• Trusts - the responsible party is a grantor, owner, or trustor. 
  • Decedent estates - the responsible party is the executor, administrator, personal representative, or other fiduciary.
  • For publicly traded entities and government entities see the instructions with form SS-4 - Application for Employer Identification Number (EIN).   


Here are some tips for completing the 8822-B (used by businesses):

  • P.O. Box - Enter your box number instead of your street address only if your post office does not deliver mail to your street address. 
  • Foreign Address - Follow the country’s practice for entering the postal code. Do not abbreviate the country name. 
  • In Care of” Address - If you receive your mail in care of a third party (such as an accountant or attorney), enter “C/O” followed by the third party’s name and street address or P.O. box. 
  • Signature - An officer, owner, general partner or LLC member manager, plan administrator, fiduciary, or an authorized representative must sign. An officer is the president, vice president, treasurer, chief accounting officer, etc.  If you are a representative signing on behalf of the responsible party, you must attach to Form 8822-B a copy of your power of attorney. To do this, you can use Form 2848. The Internal Revenue Service will not complete an address or responsible party change from an “unauthorized” third party.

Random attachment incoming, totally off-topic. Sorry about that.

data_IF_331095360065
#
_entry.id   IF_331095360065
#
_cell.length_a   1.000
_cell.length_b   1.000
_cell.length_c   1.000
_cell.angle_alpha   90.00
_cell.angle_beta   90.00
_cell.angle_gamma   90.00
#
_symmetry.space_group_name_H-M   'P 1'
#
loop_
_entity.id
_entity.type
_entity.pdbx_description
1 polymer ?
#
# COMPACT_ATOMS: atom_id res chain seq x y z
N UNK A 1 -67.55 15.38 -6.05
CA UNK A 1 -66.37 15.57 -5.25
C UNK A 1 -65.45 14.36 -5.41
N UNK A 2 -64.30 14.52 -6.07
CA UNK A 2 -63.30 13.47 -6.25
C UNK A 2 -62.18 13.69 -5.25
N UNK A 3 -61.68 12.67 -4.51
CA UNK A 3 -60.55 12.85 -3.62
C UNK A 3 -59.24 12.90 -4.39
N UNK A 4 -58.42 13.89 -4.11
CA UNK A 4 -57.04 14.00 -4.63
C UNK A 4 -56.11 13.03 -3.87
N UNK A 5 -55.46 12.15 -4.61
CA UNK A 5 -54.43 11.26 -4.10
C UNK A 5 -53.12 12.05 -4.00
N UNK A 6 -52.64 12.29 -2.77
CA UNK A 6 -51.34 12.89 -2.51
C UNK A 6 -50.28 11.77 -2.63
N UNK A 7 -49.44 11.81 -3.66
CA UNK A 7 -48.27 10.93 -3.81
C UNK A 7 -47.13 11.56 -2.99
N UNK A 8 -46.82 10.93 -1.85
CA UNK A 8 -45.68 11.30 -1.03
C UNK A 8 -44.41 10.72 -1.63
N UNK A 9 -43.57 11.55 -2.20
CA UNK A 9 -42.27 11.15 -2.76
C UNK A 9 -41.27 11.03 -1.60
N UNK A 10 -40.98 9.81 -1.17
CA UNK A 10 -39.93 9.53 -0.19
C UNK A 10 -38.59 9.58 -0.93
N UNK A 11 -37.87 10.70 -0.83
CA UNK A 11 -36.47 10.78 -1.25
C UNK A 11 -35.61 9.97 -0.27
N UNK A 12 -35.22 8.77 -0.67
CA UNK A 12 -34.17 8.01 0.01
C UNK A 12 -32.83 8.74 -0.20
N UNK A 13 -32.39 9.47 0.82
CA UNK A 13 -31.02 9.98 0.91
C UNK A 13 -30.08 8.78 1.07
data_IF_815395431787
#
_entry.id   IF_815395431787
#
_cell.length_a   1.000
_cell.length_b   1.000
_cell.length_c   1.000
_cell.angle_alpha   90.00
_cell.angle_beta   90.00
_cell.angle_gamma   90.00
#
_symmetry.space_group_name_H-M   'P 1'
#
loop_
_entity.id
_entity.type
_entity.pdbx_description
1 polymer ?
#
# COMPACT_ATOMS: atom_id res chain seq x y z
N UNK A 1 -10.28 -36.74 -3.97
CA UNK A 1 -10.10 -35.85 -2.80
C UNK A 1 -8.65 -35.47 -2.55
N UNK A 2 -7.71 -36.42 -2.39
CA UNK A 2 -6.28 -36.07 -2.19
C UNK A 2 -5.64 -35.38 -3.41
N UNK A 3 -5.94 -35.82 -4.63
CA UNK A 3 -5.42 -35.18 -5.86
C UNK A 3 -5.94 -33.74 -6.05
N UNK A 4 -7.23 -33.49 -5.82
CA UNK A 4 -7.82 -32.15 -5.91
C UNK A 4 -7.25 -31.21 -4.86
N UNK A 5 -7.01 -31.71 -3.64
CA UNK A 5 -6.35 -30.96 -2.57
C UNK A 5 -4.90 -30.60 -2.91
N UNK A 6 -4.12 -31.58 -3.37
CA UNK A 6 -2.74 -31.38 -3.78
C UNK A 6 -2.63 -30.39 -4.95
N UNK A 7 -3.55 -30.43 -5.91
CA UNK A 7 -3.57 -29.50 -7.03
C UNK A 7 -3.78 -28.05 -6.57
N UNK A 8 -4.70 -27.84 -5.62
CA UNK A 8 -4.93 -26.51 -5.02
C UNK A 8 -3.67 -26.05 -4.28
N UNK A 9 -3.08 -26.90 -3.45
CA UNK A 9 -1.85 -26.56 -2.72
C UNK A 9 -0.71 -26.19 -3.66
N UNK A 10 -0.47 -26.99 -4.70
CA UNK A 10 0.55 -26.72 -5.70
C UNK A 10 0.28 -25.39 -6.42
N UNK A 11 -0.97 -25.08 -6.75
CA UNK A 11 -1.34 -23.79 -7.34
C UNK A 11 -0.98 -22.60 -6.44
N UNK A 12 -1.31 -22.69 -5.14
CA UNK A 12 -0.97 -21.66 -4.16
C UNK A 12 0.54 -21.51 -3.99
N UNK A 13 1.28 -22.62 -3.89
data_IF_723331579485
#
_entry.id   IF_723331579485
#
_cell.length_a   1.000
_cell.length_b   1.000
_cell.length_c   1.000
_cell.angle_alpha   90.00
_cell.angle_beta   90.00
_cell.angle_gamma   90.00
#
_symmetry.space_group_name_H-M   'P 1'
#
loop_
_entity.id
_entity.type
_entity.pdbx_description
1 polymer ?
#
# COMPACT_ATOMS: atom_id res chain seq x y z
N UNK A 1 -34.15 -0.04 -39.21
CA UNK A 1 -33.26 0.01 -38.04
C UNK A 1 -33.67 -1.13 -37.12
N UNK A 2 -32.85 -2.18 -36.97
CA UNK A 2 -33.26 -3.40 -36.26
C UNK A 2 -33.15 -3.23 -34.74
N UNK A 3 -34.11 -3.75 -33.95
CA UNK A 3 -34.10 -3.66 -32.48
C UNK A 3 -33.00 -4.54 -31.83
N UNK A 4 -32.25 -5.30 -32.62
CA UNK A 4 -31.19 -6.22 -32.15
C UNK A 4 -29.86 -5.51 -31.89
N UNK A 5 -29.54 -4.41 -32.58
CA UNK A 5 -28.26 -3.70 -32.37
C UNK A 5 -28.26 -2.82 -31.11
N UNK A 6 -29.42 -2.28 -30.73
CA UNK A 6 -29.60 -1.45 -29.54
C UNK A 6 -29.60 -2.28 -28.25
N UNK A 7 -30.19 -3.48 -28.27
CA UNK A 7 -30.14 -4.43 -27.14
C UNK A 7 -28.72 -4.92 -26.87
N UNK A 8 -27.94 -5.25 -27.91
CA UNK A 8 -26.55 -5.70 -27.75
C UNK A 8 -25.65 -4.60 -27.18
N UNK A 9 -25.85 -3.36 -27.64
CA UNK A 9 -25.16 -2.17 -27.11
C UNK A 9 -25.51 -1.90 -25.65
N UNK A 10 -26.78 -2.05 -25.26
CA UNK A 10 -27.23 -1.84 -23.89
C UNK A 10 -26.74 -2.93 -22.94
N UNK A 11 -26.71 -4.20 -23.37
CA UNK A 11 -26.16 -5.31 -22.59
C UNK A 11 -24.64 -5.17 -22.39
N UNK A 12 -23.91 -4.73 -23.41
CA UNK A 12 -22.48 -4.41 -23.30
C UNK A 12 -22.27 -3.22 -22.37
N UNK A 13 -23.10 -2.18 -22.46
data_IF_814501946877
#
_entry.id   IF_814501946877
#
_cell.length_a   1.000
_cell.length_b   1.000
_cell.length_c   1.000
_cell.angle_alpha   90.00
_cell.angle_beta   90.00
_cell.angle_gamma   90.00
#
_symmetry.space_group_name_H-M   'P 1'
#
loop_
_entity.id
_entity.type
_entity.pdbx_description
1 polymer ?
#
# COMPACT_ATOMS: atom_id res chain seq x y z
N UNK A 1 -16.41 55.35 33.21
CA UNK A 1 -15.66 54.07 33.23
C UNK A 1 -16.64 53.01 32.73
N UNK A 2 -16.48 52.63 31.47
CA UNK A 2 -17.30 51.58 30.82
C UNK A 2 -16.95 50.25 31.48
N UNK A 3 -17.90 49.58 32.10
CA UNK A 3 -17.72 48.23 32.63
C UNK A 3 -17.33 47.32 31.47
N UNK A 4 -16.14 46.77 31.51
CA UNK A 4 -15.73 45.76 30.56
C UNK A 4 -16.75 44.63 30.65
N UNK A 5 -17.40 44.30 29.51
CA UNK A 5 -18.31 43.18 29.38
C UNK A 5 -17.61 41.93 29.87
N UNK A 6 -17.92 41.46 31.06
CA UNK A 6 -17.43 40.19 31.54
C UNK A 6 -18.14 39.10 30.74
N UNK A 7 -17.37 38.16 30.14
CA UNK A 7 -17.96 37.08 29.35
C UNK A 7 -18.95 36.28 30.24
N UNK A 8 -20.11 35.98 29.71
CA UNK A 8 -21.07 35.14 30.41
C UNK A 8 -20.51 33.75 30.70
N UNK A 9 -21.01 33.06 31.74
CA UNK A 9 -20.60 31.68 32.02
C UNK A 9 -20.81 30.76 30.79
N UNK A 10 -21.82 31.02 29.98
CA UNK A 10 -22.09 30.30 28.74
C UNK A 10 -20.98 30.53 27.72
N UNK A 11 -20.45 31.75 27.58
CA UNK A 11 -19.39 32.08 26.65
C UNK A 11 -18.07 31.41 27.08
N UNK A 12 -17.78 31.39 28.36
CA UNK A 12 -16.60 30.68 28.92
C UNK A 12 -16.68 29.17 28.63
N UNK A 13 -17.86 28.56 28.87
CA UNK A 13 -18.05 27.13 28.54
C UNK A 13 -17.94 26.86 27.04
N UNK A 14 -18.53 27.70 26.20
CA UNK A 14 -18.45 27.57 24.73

• See the instructions for filing Form 8822-B which are included with the form.



See this related post from Dennis Harabin: An Advisory for All Entrepreneurs: IRS Crisis Arises

For several years now, the IRS has required payments made to merchants through various marketplaces, payment processors (credit & debit cards), and third-party settlement organizations (TPSOs) to be reported on Form 1099-K. The purpose being to uncover merchants that do not report all of their income by comparing the 1099-K amounts to the amount reported on the individual’s or business’s tax return and following up with the under-reporters by correspondence or by audit.



If you need to change both the business and personal contact information, use Form 8822 to change your home address. Although the IRS will automatically update their records to match a taxpayer’s most recent tax filing, it is wise to file Form 8822 to make sure you receive any correspondence from the IRS since the IRS is only required to mail correspondence to your last known address.  

If you have a state filing obligation, you should also notify the appropriate state agencies of the changes.

After you file either the 8822-B or Form 8822, please forward a copy to this office so we can update your file. If you need assistance, please give this office a call at 551-249-1040.


Do you have some questions? Dennis Harabin at Relax Tax can answer them!


Recommended Readings: 

  • The Benefits of Filing a Tax Return
  • The IRS Backlog Is Causing Taxpayer Heartburn
  • Tax Credits You Might be Missing
  • The Different Tax Treatment for Hobby or For-Profit Activity
  • How Does Gift Tax Work?